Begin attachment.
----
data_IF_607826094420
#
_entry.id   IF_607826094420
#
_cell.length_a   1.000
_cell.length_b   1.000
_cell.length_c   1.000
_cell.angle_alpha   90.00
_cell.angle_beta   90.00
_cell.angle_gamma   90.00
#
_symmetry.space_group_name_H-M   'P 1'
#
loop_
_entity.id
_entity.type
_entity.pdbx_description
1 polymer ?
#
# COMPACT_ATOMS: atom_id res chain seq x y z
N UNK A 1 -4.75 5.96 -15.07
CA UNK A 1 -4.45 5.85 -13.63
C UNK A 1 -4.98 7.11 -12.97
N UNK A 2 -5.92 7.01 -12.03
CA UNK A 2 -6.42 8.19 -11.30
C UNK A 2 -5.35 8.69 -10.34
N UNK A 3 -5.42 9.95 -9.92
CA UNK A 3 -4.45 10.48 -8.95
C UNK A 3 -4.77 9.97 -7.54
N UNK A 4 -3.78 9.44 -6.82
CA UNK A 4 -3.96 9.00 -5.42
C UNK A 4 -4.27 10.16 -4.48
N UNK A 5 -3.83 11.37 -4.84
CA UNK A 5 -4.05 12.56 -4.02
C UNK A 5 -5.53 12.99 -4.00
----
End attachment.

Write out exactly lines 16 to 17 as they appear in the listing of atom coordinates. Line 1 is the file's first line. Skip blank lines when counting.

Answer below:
_entity.type
_entity.pdbx_description